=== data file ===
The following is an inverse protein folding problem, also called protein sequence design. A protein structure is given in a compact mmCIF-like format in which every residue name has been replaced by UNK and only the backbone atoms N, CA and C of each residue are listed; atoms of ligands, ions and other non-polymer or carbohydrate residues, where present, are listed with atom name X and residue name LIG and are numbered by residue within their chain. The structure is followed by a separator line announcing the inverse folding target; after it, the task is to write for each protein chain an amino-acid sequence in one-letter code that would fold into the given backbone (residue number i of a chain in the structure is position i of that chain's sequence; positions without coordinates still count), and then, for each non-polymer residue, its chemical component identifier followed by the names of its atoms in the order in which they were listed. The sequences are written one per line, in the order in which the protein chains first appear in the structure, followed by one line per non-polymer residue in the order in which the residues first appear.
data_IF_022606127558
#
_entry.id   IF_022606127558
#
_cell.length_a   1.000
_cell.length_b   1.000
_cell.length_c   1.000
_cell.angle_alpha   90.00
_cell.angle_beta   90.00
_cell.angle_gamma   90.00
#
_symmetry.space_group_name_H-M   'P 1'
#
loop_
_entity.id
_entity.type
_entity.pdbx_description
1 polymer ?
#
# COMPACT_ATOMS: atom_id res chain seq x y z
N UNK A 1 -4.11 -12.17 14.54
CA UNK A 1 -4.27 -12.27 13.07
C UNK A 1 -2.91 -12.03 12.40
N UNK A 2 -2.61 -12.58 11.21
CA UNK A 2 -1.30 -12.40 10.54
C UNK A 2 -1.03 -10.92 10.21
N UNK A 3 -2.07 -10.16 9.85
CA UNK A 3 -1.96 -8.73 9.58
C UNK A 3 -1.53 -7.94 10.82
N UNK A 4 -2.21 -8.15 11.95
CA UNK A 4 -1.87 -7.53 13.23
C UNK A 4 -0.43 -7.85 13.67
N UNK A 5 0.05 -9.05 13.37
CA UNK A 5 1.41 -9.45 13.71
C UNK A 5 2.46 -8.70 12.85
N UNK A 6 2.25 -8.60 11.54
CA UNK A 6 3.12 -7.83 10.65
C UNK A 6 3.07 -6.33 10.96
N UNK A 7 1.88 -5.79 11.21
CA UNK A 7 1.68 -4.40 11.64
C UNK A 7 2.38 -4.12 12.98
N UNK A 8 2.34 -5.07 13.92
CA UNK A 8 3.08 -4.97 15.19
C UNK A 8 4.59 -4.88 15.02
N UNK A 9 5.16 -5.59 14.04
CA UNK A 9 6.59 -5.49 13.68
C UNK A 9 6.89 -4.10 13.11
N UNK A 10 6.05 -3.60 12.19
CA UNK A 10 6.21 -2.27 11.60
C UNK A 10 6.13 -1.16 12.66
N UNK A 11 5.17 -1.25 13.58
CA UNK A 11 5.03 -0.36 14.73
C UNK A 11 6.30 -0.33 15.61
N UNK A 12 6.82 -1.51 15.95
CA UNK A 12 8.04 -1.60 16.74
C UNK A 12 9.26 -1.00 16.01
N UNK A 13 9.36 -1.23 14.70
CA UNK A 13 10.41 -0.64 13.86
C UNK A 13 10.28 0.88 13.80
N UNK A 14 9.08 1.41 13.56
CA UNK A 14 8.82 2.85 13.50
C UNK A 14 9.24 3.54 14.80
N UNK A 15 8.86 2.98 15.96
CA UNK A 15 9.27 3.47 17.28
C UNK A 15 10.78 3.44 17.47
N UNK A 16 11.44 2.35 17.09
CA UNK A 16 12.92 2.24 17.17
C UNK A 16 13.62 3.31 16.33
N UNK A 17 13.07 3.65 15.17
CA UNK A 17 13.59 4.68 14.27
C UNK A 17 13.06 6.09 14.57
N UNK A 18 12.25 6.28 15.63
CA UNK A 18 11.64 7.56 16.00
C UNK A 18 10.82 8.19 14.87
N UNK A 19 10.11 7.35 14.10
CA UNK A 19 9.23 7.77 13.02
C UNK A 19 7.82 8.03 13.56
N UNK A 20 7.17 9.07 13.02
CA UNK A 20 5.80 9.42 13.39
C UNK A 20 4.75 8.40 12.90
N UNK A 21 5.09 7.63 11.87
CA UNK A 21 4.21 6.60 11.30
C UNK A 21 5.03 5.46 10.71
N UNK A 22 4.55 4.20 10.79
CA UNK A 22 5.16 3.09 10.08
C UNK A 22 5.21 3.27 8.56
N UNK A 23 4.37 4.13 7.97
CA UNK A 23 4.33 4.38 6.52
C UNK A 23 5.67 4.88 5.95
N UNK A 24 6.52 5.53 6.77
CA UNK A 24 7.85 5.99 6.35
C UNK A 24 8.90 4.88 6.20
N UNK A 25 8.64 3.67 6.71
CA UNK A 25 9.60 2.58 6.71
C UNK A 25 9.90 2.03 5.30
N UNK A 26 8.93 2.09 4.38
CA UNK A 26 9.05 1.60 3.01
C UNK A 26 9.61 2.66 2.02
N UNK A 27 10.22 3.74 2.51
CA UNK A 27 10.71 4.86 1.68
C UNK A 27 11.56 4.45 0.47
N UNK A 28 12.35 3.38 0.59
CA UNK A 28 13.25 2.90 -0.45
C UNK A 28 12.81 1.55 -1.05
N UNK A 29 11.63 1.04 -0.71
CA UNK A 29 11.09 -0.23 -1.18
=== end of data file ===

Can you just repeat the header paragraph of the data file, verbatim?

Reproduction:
The following is an inverse protein folding problem, also called protein sequence design. A protein structure is given in a compact mmCIF-like format in which every residue name has been replaced by UNK and only the backbone atoms N, CA and C of each residue are listed; atoms of ligands, ions and other non-polymer or carbohydrate residues, where present, are listed with atom name X and residue name LIG and are numbered by residue within their chain. The structure is followed by a separator line announcing the inverse folding target; after it, the task is to write for each protein chain an amino-acid sequence in one-letter code that would fold into the given backbone (residue number i of a chain in the structure is position i of that chain's sequence; positions without coordinates still count), and then, for each non-polymer residue, its chemical component identifier followed by the names of its atoms in the order in which they were listed. The sequences are written one per line, in the order in which the protein chains first appear in the structure, followed by one line per non-polymer residue in the order in which the residues first appear.